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1969–1970 Mustang Boss 302: The Story of Ford’s Iconic Z28 Camaro-Killer

Born and bred to bring glory for the Blue Oval in the Trans-Am championship once again, the Boss 302 was one of the coolest high-performance variants of the original Mustang. Let’s take a trip down memory lane and remember its fascinating story.
1969 Ford Mustang Boss 302 18 photos
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The Sports Car Club of America (SCCA) Trans-American championship's inaugural season began on March 25, 1966, right at the dawn of the pony car era. Back then, it consisted of two classes of modified factory cars differentiated by engine displacement: under and over 2.0 liters (102 cu in), with an upper limit of 5.0 liters (302 cu in). Drivers’ championships were not awarded until 1972, so the aim was to win a manufacturer’s title in either category.

At the end of the first season, Ford won the "over 2-liter" title racing Shelby American-modified Mustang hardtops. The competition gained a lot of attention and quickly became popular, leading to the addition of more races the following year. In the top class, Ford managed to defend its title against Dodge, Chevrolet, and sister brand Mercury.

However, in 1968 Chevy’s revised Z28 Camaro won ten out of the thirteen races, so the epic Mustang vs. Camaro rivalry began heating up, both on the racetracks and in dealerships.

Henry Ford II was desperate to snuff out the competition in all forms of racing and brought in former GM vice-president Bunkie Knudsen as the company’s new president in February. The latter quickly recruited famed Corvette C2 designer Larry Shinoda and tasked him with creating two homologation Mustangs: a 302-powered Z28 Camaro-killer for the Trans-Am championship and another one used to homologate the newly developed 429 engine for NASCAR use.

1969 Ford Mustang Boss 302
Since competition rules stated that manufacturers needed to race stock cars, Shinoda took a fastback model (later rebranded SportsRoof) and drew up two muscular, high-performance beasts. Legend has it that he chose the Boss moniker for both cars in honor of Knudsen.

For the 302, he enlarged the front wheel wells to accommodate larger tires and added a front splitter and a rear spoiler for improved aerodynamics. To top it off, he devised a unique decal package that featured black rocker panel striping and Boss 302 logos on each fender. The hood donned a matte black center plane for reduced glare, while the exterior headlight panels, rear spoiler, and deck lid were also blacked out. This package would flawlessly complement the available Bright Yellow, Calypso Coral, Wimbledon White, or Acapulco Blue paint jobs.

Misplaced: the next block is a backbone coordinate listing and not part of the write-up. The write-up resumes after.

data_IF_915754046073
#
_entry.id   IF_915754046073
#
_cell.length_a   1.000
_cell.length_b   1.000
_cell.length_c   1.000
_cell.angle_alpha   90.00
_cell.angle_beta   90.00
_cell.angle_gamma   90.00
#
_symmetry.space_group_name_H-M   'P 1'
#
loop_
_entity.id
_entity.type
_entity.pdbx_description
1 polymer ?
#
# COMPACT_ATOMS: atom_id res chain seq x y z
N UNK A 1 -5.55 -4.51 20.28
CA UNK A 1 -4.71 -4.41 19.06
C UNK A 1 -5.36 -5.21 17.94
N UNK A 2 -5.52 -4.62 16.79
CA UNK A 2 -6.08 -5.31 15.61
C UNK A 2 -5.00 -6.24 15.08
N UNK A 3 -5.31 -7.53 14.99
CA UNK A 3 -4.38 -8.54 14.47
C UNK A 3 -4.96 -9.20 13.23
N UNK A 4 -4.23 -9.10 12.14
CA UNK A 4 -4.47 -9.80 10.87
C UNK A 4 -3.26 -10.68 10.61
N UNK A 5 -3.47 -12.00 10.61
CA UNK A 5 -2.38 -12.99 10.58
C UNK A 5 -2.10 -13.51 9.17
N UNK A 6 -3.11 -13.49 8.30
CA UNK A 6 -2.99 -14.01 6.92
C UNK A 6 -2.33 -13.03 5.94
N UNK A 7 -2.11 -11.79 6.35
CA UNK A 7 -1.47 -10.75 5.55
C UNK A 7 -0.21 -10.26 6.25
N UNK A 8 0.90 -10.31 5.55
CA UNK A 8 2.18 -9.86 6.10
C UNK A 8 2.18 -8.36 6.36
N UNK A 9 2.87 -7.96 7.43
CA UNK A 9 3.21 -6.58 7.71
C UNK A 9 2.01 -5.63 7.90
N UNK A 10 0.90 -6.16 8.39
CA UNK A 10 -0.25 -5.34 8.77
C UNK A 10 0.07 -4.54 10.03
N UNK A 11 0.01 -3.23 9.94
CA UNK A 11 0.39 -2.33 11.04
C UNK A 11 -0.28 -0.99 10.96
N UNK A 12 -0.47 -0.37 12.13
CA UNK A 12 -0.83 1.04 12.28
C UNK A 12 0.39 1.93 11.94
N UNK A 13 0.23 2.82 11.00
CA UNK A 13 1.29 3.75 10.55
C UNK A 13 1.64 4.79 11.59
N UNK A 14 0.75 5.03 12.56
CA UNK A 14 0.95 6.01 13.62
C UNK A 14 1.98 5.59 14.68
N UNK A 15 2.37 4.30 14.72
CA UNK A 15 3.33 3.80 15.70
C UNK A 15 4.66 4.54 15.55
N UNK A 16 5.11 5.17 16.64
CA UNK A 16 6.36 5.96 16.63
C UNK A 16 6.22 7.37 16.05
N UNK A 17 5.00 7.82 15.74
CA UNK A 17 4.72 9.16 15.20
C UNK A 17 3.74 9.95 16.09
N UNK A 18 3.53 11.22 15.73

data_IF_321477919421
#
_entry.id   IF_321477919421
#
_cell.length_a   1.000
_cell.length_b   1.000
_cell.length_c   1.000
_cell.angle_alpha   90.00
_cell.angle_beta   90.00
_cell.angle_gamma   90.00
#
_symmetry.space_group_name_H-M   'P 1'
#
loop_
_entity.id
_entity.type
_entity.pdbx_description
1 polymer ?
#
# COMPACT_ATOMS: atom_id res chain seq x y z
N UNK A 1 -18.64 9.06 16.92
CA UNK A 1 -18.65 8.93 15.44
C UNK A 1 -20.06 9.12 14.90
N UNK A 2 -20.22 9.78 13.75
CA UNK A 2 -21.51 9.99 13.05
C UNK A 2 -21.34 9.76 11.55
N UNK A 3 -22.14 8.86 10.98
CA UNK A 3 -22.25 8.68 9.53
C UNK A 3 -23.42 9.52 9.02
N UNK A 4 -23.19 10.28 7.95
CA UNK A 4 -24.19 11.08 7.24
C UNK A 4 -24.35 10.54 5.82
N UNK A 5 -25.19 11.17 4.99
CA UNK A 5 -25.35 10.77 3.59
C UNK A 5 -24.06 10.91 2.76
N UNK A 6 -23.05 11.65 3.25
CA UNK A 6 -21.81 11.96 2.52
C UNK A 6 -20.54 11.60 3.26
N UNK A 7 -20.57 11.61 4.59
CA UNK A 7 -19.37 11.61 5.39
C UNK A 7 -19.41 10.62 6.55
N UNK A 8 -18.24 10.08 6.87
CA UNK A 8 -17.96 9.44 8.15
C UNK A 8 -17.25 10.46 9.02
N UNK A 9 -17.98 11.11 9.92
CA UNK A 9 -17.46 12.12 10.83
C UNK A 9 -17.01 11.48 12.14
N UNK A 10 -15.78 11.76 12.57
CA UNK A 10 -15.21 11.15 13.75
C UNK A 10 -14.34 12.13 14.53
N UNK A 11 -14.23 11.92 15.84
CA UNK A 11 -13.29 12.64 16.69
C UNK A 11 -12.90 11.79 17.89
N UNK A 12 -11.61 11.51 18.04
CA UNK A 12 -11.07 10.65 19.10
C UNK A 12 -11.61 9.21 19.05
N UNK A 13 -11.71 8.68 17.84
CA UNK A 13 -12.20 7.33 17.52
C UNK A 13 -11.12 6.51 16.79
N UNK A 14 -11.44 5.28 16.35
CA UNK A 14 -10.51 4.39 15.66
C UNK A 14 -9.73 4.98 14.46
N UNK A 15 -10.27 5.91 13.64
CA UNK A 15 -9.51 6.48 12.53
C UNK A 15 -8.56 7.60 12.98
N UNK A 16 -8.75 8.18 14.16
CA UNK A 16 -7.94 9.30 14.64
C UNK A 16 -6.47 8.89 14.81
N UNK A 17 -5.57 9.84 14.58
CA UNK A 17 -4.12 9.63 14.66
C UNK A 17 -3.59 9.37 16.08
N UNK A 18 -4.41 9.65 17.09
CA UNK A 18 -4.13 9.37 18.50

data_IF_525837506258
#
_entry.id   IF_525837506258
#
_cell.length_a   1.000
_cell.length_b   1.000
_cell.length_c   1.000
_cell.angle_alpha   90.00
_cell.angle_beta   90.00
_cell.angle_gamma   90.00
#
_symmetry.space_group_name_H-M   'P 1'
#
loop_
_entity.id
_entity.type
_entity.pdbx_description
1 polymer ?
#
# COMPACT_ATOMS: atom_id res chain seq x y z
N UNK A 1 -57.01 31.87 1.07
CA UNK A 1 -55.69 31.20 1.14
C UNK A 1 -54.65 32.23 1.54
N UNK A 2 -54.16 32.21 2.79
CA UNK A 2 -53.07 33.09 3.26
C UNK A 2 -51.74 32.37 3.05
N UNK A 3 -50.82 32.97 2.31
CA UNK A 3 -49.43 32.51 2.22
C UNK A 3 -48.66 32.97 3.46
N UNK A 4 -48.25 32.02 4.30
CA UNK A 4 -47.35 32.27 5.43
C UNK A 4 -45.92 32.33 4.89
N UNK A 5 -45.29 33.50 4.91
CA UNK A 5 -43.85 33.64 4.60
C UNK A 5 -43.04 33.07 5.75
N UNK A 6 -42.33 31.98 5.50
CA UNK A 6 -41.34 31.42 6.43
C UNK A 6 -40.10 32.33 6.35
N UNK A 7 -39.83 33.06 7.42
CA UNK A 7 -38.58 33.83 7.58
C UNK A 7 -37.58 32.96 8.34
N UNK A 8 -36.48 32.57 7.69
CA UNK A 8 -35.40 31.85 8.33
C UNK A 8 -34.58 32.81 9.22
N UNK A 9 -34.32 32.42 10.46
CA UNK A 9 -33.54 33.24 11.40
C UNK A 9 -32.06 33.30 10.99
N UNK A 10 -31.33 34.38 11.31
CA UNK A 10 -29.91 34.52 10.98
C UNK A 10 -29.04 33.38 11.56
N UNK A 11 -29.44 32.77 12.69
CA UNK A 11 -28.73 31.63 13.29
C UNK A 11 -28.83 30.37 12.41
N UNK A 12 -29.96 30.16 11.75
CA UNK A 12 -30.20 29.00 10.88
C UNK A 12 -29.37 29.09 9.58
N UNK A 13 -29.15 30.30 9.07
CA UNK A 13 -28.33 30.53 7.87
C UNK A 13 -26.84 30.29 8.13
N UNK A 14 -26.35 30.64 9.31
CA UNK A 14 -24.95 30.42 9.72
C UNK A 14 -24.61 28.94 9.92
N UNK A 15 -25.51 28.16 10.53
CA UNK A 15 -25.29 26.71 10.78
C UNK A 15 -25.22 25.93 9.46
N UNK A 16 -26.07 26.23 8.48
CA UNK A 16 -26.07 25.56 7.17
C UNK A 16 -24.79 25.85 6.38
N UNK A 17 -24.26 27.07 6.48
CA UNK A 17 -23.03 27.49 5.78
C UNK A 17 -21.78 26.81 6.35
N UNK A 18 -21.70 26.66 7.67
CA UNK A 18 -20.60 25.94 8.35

Ride and handling engineer Mat Donner calibrated the stock Competition Suspension Package, which included shock tower bracing, heavy-duty Gabriel shocks, and a front anti-roll bar. A quick-ratio (16:1) manual steering box was also installed, along with 11.3-inch (28.7-cm) brake rotors and floating front calipers.

1969 Ford Mustang Boss 302
Nevertheless, the highlight of this high-performance pony car was the bespoke 302 cu in (4.9-liter) engine.

The Tunnel Port 302 used in the competition was causing major problems, so the engineering team worked around the clock to develop a better powerplant. The heavily revised HiPo 289 block fitted with a forged steel crankshaft was kept, but the twin-port cylinder heads had to go.

One ingenious engineer named Bill Bar suggested that they use the canted-valve heads from the 351 Cleveland that Ford was developing at the time and the idea proved to be extremely good.

1969\-1970 Boss 302 Engine
In stock form, the unit developed 290 hp and 290 lb-ft (393 Nm) of torque, resulting in a 0 to 60 mph (96 kph) time of 6.9 seconds. However, the race version fine-tuned by Kar Kraft was putting out well over 470 hp.

Ford was much more competitive with the new car in the 1969 Trans-Am season, but ultimately Chevrolet claimed the title again. With slight modifications, the Boss 302 driven by Parnelli Jones came out on top in 1970, winning six races and finishing second three times. To this day, that season is considered one of the best in the history of the competition since it was the only year when every Detroit pony car manufacturer competed.

1970 Ford Mustang Boss 302 Trans\-Am Race Car
In dealerships, the 302 lost the battle with the Z28 by a wide margin. According to 1969 sales figures, Chevy sold 20,302 units while Ford only released 1,628 Boss 302s into the wild. Although sales of pony cars dropped in 1970 and the debut of the second-generation Camaro was delayed for several months, the Z28 still outsold its rival by over 1,000 units.

Ford discontinued the Boss 302 for the 1971 model year and replaced it with a 351 version. That model would also be pulled out of the lineup a year later since sales of gas-guzzlers were dropping fast.

Although it only managed to win one of the two Trans-Am championships it competed in and never managed to outshine the Z28 in terms of sales, the Boss 302 was an innovative high-performance pony car that certainly deserves its place in the history books.

 
 
 
 
 

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